Compare this to any other consumer electronics vendor like Samsung. They offer 134 different phones on their UK website, including 81 types of “Galaxy”. They are supposedly the pretender to Apple’s throne but they need to consider the choice factor element to the success of their Galaxy S line if they are to truly take the crown (it’s the best; consumers choose between that and an iPhone). They will not get there by offering phones with a crème brûlée torch and nose hair trimmers, or either or neither.

There are many more examples of success where the lack of choice is an unheralded factor. Right now I am listening to a Roberts radio. I remember buying it; there were lots of colours to choose from but no variety in any single technical feature. I have never questioned or regretted that decision for a minute. When we were away I bought a jumper just before we left for no apparent reason and I wore it nearly every day. By contrast, I prevaricated over my rucksack for weeks and was still wondering if I should have gone for wheels on the last week of the trip.

And yet the issue can still come full circle. A total lose of freedom and independence tends to lead to rebellion. In what is becoming a hot button issue, the technology monoliths are all today trying recreate the walled gardens of the past. Apple comes the closest to being able to do so because the quality of each of its features is like-for-like competitive, but the Apple Maps débâcle is a timely reminder that no single company can do everything best.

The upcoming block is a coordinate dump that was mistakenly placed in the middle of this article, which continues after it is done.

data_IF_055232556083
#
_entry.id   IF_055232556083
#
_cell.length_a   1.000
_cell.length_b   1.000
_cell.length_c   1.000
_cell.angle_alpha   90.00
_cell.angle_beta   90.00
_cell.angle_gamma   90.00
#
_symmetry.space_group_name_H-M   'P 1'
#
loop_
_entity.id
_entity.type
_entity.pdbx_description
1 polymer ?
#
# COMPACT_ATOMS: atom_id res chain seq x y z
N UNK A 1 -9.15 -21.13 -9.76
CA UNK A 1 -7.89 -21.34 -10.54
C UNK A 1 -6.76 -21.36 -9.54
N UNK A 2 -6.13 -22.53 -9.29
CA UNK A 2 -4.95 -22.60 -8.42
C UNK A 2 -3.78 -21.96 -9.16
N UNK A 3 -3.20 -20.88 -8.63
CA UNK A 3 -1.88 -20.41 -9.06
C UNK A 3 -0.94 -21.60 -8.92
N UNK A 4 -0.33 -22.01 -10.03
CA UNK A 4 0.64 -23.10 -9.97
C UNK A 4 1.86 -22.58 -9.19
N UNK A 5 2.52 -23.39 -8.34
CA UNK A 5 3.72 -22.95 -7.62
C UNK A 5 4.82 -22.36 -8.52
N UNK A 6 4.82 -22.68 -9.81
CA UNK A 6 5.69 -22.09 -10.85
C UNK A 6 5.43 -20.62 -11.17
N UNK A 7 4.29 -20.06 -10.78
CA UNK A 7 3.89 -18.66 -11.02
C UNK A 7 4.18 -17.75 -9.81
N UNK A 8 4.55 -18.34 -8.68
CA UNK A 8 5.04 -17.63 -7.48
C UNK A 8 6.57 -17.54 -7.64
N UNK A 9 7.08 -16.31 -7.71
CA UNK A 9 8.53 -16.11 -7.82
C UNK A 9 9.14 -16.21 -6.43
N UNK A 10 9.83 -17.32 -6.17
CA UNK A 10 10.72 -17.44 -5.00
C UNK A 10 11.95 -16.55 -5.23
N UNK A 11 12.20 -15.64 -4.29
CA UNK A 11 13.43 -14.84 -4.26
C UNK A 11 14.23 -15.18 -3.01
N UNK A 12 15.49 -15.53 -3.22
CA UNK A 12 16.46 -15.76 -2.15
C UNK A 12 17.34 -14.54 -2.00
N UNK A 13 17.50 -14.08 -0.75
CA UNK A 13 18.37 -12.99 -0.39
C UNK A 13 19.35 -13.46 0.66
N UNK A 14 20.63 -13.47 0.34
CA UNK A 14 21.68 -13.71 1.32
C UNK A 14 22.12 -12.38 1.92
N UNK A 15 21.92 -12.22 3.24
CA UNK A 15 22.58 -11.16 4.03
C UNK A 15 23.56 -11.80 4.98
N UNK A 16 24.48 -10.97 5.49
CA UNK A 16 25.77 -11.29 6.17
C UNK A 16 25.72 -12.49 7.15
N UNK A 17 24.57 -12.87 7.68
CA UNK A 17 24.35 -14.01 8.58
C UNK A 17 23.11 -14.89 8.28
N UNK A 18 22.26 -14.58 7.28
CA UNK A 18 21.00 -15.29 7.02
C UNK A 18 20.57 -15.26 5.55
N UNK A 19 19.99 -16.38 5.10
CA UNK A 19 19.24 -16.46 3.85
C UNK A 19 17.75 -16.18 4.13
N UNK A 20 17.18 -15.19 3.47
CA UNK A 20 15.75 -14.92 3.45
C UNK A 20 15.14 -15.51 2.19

Even today after years of failure telecom operators are hoping to develop services that will tie us to their platform in the hope of becoming a latter day AOL. They are supporting a new OS called Tizen because it allows them more flexibility to develop and provide these services, on the back of the business school 101 idea that to stay relevant you have to avoid the dreaded threat of commoditisation. This is a particular bugbear of mine. Mobile networks look more like critical infrastructure. Sure, price may be a strong factor in deciding from whom to buy but service and reliability are important too. They have two huge factors in their favour – limited competition and universal consumption. Be the cheapest and the best and you will have a cracking business with a guaranteed and transparent return enshrined in the regulatory regime. It is a very different proposition to selling coal. If it weren’t so frustrating it would be comical. It took Vodafone FIVE YEARS to produce an app on the world’s leading mobile OS just to track account values like minutes remaining – and they are the ones who can see before anyone else just how important and widespread the smartphone phenomenon was  becoming!

The key to a happy, healthy life then, as ever, is moderation. Enough choice to exploit our freedom and express our individuality, but not too much to enfeeble and entrap us. A bit like food and drink really. Should fit nicely with the new year regime.

Chris Woodcock is an independent technology analyst and sometime global nomad. Get in touch: chris [at] cedillaresearch [dot] com / @chrisjwoodcock